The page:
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Chapter 4. Creating Your Database and Tables > Setting Table Design Options

Setting Table Design Options

Now that you understand the basic mechanics of defining tables in your desktop database, it’s useful to take a look at a few options you can set to customize how you work with tables in Design view. Close any open tables so that all you see is the Database window. From the Tools menu, choose Options to take a look at all the custom settings offered.

You can find the first options that affect table design on the General tab, as shown in Figure 4-36. One option that I highly recommend you use is four-digit year formatting. When you set four-digit year formatting, Access displays all year values in date/time formats with four digits instead of two. This is important because when you see a value (in two-digit medium date format) such as 15 MAR 12, you won’t be able to easily tell whether this is March 15, 1912 or March 15, 2012. Although you can affect the display of some formats in your regional settings in Windows Control Panel, you won’t affect them all unless you set four-digit formatting in Access.

Figure 4-36. Some settings that affect table design are on the General tab of the Options dialog box.

As you can see in Figure 4-36, you have two options under Use four-digit year formatting on the General tab. If you choose This database, the setting creates a property in the database you currently have open and affects only that database. If you choose All databases, the setting creates an entry in your Windows registry that affects all databases that you open on your machine.

On this tab, you can also choose a feature that was introduced in Access 2000 called Name AutoCorrect that asks Access to track and correct field name references in queries, forms, and reports. If you choose Track name AutoCorrect info, Access maintains a unique internal ID number for all field names. This allows you to use the new Object Dependencies feature explained in the next chapter. It also allows you to select the next option, Perform name AutoCorrect.

If you choose Perform name AutoCorrect, when you change a field name in a table, Access automatically propagates the name change to other objects (queries, forms, reports, and pages) that use the field. However, Track name AutoCorrect requires some additional overhead in all your objects, so it’s a good idea to carefully choose names as you design your tables so that you won’t need to change them later. Finally, if you choose Log name AutoCorrect changes, Access logs all changes it makes in a table called AutoCorrect Log. You can open this table to verify the changes made by this feature. (Access doesn’t create the table until it makes some changes.)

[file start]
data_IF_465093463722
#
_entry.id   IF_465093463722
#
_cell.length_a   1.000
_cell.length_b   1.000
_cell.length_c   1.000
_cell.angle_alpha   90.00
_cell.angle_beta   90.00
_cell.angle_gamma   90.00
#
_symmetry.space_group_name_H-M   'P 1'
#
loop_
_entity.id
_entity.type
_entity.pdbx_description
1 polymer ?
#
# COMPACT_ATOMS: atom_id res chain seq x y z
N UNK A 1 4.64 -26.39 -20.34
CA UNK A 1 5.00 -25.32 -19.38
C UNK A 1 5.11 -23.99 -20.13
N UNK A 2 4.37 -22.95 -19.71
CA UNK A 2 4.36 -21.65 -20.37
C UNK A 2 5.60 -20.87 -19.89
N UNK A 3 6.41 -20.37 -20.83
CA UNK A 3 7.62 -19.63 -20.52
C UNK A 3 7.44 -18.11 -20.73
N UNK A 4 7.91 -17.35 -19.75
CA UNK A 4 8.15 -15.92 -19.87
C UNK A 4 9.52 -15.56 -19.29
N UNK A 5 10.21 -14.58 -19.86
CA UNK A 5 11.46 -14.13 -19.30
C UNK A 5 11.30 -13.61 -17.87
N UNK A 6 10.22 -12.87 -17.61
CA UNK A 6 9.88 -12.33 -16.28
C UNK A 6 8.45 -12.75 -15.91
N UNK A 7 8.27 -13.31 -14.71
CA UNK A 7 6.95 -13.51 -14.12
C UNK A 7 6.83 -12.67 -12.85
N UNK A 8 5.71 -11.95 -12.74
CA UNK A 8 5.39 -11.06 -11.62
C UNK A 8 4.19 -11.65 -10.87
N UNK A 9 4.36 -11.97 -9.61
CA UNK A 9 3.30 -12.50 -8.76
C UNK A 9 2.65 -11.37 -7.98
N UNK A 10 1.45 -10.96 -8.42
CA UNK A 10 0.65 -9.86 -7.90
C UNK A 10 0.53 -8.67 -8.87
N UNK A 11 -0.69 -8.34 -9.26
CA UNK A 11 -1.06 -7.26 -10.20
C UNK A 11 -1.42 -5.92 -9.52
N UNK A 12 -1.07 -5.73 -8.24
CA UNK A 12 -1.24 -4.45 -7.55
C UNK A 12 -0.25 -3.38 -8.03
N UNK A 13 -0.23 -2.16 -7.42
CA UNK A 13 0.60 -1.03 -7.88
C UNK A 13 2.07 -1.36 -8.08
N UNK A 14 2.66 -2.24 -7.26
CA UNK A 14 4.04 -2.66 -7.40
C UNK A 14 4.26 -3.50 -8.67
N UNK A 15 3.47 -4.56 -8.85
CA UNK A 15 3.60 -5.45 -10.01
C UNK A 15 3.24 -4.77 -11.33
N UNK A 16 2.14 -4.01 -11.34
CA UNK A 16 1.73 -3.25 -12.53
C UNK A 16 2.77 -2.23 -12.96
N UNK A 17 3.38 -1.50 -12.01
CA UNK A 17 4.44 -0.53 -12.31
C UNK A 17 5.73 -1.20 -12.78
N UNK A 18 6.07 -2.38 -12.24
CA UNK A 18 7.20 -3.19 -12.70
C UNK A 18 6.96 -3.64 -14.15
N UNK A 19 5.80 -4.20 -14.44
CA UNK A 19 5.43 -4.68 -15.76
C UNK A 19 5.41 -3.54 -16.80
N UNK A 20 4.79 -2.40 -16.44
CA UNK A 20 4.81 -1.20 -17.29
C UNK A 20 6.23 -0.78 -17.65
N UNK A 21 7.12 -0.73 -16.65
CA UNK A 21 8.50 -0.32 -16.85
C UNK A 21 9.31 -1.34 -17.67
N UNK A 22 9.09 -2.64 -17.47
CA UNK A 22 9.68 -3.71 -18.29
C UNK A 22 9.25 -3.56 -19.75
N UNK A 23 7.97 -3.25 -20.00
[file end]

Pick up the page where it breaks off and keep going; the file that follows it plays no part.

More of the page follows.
The next tab that contains useful settings that affect table design is the Tables/Queries tab. Click that tab to see the settings shown in Figure 4-37.

Figure 4-37. Several settings that affect table design are located on the Tables/Queries tab of the Options dialog box.

In the upper left corner of this tab, you can set the default field sizes for Text and Number fields. When you choose a data type of Text, Access will automatically fill in the length you choose. When you choose a data type of Number, Access sets the number size to your choice of Byte, Integer, Long Integer, Single, Double, Decimal, or Replication ID. In the upper right corner, you can choose the default data type that Access selects when you type in a new field name in table design and then tab to the Data Type column. Use the AutoIndex on Import/ Create field to define a list of field name prefixes or suffixes for which Access automatically sets the Index property to Yes (Duplicates OK). In the default list, for example, any field that you define with a name that begins or ends with “ID” will automatically have an index.

The last item on this tab that affects how you work in table Design view is Show Property Update Options buttons. If you choose this option, a smart tag appears that offers to automatically update related properties in queries, forms, and reports when you change certain field properties in a table design. You can see more details about this option in the next chapter.

You can find the last option that affects how your tables are stored (and, in fact, all objects in your database) on the Advanced tab shown in Figure 4-38. When you create a new database in Microsoft Access 11, you actually have a choice of two different file formats. You would think that you would see this option in the File New Database dialog box, but it’s actually buried away in the Options dialog box. You should use the Access 2000 format if others with whom you might share this database are still using Microsoft Access version 9 (2000). Choosing the Access 2002 format ensures maximum compatibility of what you build in Access with future versions of the product.

Figure 4-38. Choosing your default database file format.

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